Solicitors for victims of infected blood scandal call for clear and direct answers from Matt Hancock
Solicitors representing over 300 victims of the contaminated blood scandal have called on Health Secretary Matt Hancock to give clear and direct answers when he appears at the Infected Blood Public Inquiry on Friday afternoon (21 May).
Posted on 21 May 2021
The public inquiry has been running for over two years and has heard from many of those personally infected and affected.
Emma Jones and Beatrice Morgan, who represent hundreds of core participants in the inquiry, hope that the Health Secretary will use his appearance to reconfirm the commitment made by Penny Mordaunt to ensure that all of those individuals who have been infected and affected by contaminated blood will be properly and appropriately compensated to ensure that they will be put into the financial position they would have been in had they not been infected or affected through the contaminated blood scandal.
Penny Mordaunt’s recent announcement also confirmed that the four nations were working towards achieving parity across the schemes in order to address the significant differences in the support provided.
Emma Jones said:
“Matt Hancock has a real opportunity here to stop the government dragging its heels and provide adequate and appropriate support to those living with Hepatitis C and HIV due to infected blood and blood products, and those that have lost loved ones due to the scandal.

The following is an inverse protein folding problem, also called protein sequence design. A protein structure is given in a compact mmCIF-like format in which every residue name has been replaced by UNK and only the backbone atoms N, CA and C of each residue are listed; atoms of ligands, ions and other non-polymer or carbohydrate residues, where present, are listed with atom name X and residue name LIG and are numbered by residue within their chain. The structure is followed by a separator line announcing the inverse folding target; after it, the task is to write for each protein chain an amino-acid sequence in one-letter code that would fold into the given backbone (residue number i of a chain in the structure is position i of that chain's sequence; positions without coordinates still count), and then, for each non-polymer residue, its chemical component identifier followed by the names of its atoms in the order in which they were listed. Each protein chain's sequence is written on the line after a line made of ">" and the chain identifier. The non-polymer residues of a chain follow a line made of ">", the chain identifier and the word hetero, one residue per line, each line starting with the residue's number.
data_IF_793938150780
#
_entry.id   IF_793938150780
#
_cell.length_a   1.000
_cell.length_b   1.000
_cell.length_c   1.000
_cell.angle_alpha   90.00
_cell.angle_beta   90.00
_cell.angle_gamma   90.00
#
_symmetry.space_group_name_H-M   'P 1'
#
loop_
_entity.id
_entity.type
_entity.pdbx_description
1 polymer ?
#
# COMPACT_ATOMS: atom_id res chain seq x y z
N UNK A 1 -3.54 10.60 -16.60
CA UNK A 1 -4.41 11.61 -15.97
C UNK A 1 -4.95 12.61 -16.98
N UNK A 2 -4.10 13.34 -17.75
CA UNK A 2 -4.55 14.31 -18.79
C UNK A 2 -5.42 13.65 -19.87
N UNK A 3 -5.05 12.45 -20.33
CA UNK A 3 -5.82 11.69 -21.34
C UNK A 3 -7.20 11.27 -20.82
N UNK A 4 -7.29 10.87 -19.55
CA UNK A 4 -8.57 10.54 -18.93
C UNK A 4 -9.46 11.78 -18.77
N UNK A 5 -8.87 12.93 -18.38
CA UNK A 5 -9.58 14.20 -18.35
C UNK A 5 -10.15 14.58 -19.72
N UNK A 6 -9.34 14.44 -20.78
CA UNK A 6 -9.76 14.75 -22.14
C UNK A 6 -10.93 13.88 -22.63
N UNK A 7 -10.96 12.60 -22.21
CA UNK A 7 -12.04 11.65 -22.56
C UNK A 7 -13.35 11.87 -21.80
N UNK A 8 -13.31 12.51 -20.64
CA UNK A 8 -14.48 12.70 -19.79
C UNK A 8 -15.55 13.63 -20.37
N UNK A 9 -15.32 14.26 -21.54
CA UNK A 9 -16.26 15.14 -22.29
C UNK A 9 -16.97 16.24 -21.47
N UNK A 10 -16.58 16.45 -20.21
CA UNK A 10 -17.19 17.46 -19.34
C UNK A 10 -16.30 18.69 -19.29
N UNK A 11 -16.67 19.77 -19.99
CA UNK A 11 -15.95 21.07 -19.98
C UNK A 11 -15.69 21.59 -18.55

“We hope that he will be able to provide clear and direct answers to the many outstanding questions that remain.
“The government has shirked its responsibilities for far too long and it is time for them to openly admit their fault in acquiring the infected blood and blood products and make a solid commitment to everyone affected that they will provide an effective compensation scheme.”
Beatrice Morgan said:
“The recent announcement by Penny Morduant in relation to achieving parity across the schemes is welcomed but doesn’t go far enough. We look forward to Matt Hancock publicly recognising the impact of the infected blood scandal on those infected and affected and acknowledging the inadequacies of the current schemes.”
Recently, Sir Brian Langstaff, Chair to the Infected Blood Inquiry heard evidence from individuals involved with the original Trusts and Schemes that were set up to provide ex gratia payments to those who had been infected and affected by contaminated blood/blood products. The inquiry has heard oral evidence and received written evidence about the way people have felt let down by the previous Trusts and Schemes in place and the inadequacy of the support provided.
Following a successful legal challenge, in which Leigh Day was involved, the original schemes were replaced by support schemes in each of the four nations of the UK, to provide those infected with HCV and/or HIV with financial support. The devolved governments have responsibility for their respective schemes. However the Inquiry has heard from those infected and affected that many problems remain.
Many have been rejected by the schemes because they do not have the medical records to show they had a blood transfusion. These records have often been lost or destroyed by the NHS, the same organisation who gave them the infected blood transfusion in the first place. Individuals are therefore denied financial support because the body that infected them also lost their records. This remains the case even when detailed witness statements are provided.
The public inquiry continues.
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